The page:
Enjoy, my little piccioni!




Comments:
this looks and sounds wonderful, and just might be something i could get her pickiness to eat.
 
I have big issues with peas. I have hated them ever since childhood. Could I use snowpeas, which I will eat?

When I was in Sicily going on 8 years ago now, I ordered a pizza at a place and there were piselli on it. I didn't know what this word was in English and I had a heck of a time with the cook (who was waiting on our table) trying to figure out what piselli meant. I kept asking him it was a kind of cheese or what. Finally, after about 10 minutes, I said "Non so piselli." He got that and brought out a bowl of peas, pointed at them and said "Piselli!" I said, "Peas!" He laughed. I told him I wanted the pizza but "no piselli." He said, "Si! Nix piselli!"

It was a fantastic pizza. Those were good times...
 
I'm not sure about snowpeas, but I'll bet fava beans would be fabulous as a substitution.

And I love your story.
 
Lovely. Fresh peas. I remember going to my uncle's house (an italiano, of course, picking fresh peas from his garden, shelling the little slippery devils, and eating them steamed with dinner. Heaven. Thanks for bringing back the memory.

Do you ever use basalmic vinegar on the fruit salad? Another friend adds fresh pistachio nuts and it's delicious.
 
I have never been much of a Chianti guy (you know, I am all about Lambrusco). If you were going to recommend a reasonalby priced Chianti to someone who had never had it before, which would it be?
 
GWB,

Go to this site to read about Chianti:

http://www.samcooks.com/savor/chianti.htm


The strata of Chianti wines begins with those simply labeled Chianti. These are your everyday drinking wines that should be consumed within a few years of release. Wines in this category range from about $8 to $10. Cetamura from Badia a Coltibuono has lush cherry fruit and a peppery edge that make it a delightful quaff even without food. While this level of Chianti is the lowest in price, the quality is light years above the pizza wines of 25 years ago.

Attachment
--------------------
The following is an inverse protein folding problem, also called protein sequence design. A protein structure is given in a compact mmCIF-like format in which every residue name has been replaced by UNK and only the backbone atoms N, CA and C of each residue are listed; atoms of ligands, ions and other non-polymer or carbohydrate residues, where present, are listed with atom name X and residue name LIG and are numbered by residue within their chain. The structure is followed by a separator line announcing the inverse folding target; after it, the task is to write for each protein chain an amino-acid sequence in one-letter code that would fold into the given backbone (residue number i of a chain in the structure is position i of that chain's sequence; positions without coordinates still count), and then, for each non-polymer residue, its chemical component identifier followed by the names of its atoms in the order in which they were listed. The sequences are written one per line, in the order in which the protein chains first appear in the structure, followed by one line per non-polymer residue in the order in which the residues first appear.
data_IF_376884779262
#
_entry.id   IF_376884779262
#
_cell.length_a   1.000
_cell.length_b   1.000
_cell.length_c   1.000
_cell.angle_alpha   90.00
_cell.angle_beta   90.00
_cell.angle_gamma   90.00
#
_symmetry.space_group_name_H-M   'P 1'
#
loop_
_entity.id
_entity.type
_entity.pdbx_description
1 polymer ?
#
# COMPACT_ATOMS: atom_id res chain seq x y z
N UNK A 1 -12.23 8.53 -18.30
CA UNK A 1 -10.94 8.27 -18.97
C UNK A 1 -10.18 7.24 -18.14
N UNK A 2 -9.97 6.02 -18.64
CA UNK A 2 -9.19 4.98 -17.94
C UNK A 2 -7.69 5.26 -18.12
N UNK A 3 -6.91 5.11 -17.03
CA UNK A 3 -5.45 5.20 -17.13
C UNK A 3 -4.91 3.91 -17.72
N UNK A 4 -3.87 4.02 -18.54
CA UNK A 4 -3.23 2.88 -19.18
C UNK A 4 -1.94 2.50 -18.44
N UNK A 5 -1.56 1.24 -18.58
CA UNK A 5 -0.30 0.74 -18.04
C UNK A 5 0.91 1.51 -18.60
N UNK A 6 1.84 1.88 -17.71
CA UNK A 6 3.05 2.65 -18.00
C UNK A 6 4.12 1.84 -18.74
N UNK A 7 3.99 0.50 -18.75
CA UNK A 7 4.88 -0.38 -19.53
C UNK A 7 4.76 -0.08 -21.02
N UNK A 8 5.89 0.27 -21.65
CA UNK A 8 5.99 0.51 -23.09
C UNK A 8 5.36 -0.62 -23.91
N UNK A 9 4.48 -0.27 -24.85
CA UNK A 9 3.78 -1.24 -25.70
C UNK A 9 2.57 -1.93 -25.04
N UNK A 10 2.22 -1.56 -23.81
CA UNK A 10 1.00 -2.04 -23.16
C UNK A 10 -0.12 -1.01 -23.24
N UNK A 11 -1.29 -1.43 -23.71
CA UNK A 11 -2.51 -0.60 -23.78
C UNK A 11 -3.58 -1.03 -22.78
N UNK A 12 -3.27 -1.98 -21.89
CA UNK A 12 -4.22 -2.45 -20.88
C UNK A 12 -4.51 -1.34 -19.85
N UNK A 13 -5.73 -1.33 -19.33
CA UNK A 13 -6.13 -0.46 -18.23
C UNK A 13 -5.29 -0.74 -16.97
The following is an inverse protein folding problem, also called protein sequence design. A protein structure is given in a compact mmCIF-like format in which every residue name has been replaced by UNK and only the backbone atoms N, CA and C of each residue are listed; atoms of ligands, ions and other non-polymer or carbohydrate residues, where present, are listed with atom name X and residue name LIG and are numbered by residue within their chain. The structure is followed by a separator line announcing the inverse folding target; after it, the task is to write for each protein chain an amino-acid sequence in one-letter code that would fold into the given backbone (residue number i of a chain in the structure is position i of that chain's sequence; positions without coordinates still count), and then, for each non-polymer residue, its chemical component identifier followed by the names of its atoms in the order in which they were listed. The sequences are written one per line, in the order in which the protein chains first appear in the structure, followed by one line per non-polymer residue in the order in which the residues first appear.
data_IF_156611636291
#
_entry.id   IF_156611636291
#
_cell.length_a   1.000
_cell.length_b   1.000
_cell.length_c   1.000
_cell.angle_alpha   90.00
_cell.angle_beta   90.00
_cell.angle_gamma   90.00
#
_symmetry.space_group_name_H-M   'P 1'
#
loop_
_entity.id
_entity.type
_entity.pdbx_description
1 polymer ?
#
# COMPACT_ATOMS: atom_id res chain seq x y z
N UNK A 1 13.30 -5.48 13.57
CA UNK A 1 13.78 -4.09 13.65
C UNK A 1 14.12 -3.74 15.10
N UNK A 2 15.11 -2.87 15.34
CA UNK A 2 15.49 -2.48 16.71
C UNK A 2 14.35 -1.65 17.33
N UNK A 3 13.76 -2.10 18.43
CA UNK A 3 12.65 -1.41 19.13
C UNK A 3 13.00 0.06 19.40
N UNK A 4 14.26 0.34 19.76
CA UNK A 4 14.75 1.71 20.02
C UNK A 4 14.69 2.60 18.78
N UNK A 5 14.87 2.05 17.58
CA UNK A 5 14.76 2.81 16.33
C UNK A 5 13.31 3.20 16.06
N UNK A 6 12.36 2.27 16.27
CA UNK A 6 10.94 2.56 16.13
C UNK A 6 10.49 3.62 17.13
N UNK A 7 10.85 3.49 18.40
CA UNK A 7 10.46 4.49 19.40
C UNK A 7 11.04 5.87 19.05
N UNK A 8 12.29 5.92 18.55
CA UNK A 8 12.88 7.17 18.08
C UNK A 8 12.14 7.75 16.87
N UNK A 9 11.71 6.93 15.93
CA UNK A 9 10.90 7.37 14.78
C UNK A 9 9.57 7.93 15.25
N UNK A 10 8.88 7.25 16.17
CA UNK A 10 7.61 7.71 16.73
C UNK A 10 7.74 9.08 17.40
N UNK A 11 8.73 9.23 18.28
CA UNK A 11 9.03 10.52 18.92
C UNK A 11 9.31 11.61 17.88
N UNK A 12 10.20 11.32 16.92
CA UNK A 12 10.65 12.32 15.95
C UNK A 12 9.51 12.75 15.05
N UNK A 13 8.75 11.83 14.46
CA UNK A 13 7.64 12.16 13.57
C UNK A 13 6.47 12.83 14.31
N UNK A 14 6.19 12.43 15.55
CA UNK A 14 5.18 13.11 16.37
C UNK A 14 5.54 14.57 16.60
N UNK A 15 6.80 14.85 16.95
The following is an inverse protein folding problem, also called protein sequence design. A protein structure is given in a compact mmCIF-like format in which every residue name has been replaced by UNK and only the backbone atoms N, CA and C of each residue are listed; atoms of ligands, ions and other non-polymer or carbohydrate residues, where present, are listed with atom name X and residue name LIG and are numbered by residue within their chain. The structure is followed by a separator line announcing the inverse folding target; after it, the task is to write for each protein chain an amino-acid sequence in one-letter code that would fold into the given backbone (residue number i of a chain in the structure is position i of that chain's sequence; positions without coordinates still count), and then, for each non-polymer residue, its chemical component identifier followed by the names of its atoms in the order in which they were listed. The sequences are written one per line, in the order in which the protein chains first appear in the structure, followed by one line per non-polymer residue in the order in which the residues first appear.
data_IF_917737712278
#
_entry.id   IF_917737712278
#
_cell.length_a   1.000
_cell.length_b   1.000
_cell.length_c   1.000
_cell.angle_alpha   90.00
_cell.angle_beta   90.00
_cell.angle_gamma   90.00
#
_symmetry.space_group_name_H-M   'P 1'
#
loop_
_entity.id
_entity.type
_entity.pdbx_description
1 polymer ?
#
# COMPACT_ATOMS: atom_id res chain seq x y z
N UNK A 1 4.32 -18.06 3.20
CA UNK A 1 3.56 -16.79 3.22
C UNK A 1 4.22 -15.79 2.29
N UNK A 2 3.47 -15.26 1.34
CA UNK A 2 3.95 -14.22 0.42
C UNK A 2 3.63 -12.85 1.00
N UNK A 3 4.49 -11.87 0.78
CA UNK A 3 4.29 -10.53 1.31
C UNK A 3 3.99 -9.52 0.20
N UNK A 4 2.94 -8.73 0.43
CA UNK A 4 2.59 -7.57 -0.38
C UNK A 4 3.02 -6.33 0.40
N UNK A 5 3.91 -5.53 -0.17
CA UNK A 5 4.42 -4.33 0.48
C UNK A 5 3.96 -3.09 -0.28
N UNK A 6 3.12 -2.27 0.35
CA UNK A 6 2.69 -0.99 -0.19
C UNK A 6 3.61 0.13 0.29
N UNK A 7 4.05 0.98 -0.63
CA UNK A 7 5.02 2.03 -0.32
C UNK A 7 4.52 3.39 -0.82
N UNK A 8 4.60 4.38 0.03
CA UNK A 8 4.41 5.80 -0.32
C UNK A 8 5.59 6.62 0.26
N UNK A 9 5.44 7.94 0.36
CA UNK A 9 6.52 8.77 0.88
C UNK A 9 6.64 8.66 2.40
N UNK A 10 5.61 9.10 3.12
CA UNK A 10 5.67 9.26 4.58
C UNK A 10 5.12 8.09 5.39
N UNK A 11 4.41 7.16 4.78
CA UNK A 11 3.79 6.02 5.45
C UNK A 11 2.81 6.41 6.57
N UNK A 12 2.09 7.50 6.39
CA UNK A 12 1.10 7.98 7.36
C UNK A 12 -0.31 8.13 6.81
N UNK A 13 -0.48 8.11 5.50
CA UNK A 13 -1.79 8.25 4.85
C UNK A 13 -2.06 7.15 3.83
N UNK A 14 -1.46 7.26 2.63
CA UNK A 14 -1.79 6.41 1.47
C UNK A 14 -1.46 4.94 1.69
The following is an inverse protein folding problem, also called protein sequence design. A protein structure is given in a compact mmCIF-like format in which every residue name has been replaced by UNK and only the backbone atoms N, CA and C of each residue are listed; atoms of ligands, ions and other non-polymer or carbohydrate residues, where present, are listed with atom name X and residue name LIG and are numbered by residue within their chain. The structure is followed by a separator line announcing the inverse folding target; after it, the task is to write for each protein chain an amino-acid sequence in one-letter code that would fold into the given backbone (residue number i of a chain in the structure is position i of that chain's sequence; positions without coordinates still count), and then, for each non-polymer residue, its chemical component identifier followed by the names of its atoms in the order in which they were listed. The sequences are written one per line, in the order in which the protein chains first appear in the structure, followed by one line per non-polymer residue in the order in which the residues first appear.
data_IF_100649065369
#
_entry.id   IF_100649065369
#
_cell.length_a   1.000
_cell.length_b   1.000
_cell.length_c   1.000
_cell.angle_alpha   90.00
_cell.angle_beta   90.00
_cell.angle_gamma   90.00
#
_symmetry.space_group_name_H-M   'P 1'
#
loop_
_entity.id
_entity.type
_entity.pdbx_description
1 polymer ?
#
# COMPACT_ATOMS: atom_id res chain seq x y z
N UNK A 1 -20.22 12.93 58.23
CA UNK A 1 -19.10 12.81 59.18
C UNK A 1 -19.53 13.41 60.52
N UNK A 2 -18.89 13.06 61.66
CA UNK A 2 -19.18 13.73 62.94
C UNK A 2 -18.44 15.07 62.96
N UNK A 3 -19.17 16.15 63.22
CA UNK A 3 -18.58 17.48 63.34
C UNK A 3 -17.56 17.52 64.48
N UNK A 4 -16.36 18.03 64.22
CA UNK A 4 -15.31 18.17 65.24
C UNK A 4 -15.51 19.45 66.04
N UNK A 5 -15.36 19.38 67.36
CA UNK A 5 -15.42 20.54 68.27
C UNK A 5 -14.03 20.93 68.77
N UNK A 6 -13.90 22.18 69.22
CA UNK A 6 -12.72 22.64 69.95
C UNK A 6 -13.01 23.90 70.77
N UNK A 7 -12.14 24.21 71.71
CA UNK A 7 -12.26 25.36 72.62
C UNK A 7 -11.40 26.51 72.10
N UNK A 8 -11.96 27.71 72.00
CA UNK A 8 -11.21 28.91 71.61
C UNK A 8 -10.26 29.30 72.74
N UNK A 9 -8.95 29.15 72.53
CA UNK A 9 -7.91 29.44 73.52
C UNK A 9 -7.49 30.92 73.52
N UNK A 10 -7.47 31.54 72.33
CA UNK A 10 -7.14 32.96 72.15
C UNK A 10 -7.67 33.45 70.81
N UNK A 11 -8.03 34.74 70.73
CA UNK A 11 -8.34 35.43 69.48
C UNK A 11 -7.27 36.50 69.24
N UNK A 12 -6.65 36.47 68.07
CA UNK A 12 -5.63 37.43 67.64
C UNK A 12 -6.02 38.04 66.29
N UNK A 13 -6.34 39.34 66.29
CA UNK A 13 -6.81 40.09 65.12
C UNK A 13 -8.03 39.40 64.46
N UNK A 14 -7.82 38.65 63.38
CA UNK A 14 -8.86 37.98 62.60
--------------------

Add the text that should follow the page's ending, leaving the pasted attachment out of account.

The sub zones within Chianti, which are designated on the label, produce better quality wine than plain Chianti. They include Chianti Colli Senesi, from the hills of Siena; Chianti Colli Fiorentini, from the hills of Florence; Colline Pisane, from the hills of Pisa; Chianti Colli Aretini, from the hills of Arezzo; and Chianti Montalbano, from the northernmost part of Chianti, near Carmignano. Capezzana Chianti Montalbano and Poliziano Chianti Colli Senesi, two well-regarded wines from this category, cost a few dollars more than regular Chianti.

 
sorry. Here's the wine site. Very informative.
 
Well, blogger is acting up today. It won't take my html.

Copy the url and past into your browser:

http://www.samcooks.com/savor/chianti.htm
 
Cool blog you have going here, I will check in often! I have a similar site about kitten food. It pretty much covers kitten food related stuff.